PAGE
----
Has Pop Culture Prepared Us to Settle for Less?

At the Oscars, Ellen DeGeneres took the selfie that crashed twitter.  In typical Ellen fashion, she is ultimately relatable and charming. She also is savvy enough to realize what the audience wants.  Does the Ellen selfie prove that stars are just like us or that we now insist that Stars be just like us?

Take for example Lizz Winstead’s chastising of Jared Leto’s acceptance speech.

“The movie that he just won the Oscar for, if you talk about an invisible community that needs an advocate, the trans community is there,” Winstead observed. “I wish that he would have taken that time.”

“Not that the Ukraine isn’t awful,” she continued. She added, however, that a more powerful statement from Leto would have been one centered exclusively on the plight of transgendered individuals.

Jared’s sin here is that in his own acceptance speech for his work, he did not reflect the exact prioritization of values of Ms Winstead.

Granted, much has been written about the decline of our culture and likely too much has been written about the decline of Justin Bieber.  People often will note that movie stars in the past had similar problems; but they were managed better by their studio or protected in part by a willing press.  The thing is, movie stars, PR people, and the media are in the business of making money. Therefore they want to project the image that will earn them the most.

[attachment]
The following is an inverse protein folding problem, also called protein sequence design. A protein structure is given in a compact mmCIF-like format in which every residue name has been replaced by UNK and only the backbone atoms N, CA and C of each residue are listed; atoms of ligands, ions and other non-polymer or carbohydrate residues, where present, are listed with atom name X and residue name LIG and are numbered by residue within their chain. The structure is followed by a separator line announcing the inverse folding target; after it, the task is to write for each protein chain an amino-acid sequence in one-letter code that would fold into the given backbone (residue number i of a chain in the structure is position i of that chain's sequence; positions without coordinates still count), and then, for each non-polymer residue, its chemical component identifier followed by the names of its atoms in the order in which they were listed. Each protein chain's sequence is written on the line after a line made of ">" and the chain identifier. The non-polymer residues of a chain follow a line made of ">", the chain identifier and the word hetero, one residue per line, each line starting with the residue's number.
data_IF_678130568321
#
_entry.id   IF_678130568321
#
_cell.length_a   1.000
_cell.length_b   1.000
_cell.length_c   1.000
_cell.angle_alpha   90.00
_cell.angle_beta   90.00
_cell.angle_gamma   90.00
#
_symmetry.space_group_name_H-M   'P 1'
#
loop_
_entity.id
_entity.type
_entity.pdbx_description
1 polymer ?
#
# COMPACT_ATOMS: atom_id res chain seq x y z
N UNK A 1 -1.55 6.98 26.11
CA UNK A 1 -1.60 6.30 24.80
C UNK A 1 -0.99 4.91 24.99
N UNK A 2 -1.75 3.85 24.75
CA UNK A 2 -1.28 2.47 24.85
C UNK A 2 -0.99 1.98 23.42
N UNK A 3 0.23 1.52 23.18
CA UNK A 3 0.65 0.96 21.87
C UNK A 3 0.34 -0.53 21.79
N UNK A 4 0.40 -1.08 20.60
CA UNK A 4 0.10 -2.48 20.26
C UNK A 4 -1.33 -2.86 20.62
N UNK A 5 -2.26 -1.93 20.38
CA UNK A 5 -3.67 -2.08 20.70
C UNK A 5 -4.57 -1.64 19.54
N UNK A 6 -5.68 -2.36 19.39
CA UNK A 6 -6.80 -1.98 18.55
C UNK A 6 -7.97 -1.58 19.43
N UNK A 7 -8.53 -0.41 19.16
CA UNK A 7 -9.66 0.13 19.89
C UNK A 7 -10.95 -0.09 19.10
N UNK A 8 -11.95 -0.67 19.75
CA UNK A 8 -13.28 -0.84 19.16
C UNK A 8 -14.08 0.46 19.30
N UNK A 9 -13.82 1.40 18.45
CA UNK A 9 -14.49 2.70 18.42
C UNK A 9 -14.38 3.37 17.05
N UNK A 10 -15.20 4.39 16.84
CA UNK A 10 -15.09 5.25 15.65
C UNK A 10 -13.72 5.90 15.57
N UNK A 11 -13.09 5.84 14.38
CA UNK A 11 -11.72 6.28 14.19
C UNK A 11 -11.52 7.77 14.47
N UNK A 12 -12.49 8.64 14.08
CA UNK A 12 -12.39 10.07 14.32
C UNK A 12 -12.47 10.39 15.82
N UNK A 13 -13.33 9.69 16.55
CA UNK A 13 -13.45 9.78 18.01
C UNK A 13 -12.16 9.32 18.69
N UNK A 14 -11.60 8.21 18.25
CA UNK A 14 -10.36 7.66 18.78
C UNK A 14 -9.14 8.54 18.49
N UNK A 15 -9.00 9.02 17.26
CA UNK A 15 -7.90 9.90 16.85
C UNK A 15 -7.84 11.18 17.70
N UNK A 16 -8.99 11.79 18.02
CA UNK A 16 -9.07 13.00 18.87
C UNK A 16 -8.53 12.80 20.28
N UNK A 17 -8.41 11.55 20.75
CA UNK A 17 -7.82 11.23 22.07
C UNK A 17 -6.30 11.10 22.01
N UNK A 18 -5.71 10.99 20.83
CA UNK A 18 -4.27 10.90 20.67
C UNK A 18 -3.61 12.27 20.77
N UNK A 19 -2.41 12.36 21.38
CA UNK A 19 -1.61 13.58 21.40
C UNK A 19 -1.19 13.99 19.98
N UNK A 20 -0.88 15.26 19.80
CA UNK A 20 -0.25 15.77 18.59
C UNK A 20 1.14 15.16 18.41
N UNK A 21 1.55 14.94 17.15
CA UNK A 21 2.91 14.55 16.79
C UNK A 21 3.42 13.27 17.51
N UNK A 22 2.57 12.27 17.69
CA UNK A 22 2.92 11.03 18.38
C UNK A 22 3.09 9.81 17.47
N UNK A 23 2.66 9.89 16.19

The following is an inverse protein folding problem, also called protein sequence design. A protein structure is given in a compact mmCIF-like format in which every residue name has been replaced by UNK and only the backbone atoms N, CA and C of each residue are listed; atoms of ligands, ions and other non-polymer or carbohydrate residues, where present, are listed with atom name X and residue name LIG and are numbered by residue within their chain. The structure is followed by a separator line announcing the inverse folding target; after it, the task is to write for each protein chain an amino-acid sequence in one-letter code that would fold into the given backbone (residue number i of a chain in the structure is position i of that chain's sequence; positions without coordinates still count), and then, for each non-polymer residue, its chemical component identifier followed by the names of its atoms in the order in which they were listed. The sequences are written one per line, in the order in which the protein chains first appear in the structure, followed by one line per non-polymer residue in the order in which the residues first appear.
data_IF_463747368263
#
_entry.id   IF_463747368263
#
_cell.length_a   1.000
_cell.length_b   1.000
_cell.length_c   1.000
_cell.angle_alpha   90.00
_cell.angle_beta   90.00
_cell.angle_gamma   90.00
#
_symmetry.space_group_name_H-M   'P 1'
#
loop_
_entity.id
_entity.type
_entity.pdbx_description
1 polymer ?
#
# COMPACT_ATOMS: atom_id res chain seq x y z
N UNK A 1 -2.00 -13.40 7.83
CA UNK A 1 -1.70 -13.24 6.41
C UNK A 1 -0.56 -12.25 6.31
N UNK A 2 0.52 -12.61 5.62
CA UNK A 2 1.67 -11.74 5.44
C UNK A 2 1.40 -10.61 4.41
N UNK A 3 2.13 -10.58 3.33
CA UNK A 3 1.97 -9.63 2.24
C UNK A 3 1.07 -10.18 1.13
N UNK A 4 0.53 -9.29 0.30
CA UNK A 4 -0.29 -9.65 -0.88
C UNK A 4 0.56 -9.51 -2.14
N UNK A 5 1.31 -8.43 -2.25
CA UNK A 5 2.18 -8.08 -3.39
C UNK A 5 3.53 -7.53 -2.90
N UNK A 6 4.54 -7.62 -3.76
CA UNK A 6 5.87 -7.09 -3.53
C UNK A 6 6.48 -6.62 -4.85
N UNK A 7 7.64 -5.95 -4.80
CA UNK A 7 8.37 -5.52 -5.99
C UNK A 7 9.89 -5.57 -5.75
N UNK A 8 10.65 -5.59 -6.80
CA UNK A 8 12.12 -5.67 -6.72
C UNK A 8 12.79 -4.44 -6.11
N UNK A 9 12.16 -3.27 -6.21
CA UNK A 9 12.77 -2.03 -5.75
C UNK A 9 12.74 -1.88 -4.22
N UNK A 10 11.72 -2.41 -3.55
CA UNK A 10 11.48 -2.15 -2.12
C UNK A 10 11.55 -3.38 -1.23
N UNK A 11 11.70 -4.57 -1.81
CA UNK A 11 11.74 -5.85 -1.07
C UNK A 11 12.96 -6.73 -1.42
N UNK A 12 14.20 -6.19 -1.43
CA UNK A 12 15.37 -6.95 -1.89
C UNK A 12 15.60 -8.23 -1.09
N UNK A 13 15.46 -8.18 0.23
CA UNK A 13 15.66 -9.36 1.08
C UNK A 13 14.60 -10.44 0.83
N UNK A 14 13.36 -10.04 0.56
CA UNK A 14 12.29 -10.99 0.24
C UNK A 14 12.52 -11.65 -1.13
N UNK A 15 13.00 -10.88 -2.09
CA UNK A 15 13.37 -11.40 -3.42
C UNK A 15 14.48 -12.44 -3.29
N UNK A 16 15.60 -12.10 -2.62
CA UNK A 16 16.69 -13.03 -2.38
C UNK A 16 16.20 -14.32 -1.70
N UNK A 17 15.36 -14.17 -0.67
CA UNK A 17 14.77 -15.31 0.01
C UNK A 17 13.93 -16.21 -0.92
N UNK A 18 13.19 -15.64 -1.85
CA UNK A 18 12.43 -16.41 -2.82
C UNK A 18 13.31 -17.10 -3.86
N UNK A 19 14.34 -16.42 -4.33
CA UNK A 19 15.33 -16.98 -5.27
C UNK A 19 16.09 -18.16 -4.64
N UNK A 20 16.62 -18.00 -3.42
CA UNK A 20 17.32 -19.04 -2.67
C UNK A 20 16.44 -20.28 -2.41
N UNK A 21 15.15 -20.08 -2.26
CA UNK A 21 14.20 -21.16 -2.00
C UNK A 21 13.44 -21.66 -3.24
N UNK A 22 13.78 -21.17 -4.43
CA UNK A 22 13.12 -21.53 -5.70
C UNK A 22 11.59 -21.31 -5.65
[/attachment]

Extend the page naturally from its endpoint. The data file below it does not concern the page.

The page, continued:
Does the decline in traditionally glamorous role models lie with us?

Based on the direction of politics and the Us Weekly “Stars are just like us” page we may be being fed exactly what we want.  We all want to be rich but clearly we are all not rich so we must believe the myth of the Kardashian.  Getting rich isn’t hard or deserved. It just takes a well timed yet dull sex tape and some PR and then you too can be rich.

No factory, no invention and no business. Just sheer brute force of a packaged personality and a stream of selfies equal fame and fortune.  We live in an age where many people are “famous because they’re famous.” If everyone deserves a trophy, those who make it clearly are just benefiting from luck.  We all want to be skinny and beautiful so we read magazines full of photo shopped images interspersed with articles that show how photoshop distorts images, how fat is really beautiful, while simultaneously you are just one makeover away from looking like Jennifer Lawrence.

For anyone who has talent and appears to work hard like Jennifer Lawrence, accounts of her hard work must be coupled with the obligatory question of, “How hard can it be?” We wouldn’t want anyone to feel like their lack of success was due to a lack of initiative or effort.  Take the amazing voice that Idina Menzel has and watch Jimmy Fallon do what must be done, unplug the production and attempt to make it relatable.  Even Fallon fails to bring her down to earth in this unbuttoned version of “Let it Go” but he knows what we want.  We want to believe that we can all be Idina or play with her by just using xylophone and some rattles but if anything it makes her voice look all the more astounding.  Even Idina knows we want her to be just like us and gives us a peak behind the magic in her twitter feed.

If we accept that everyone is just like us, the path to success must therefore be regulated, else we would all be successful.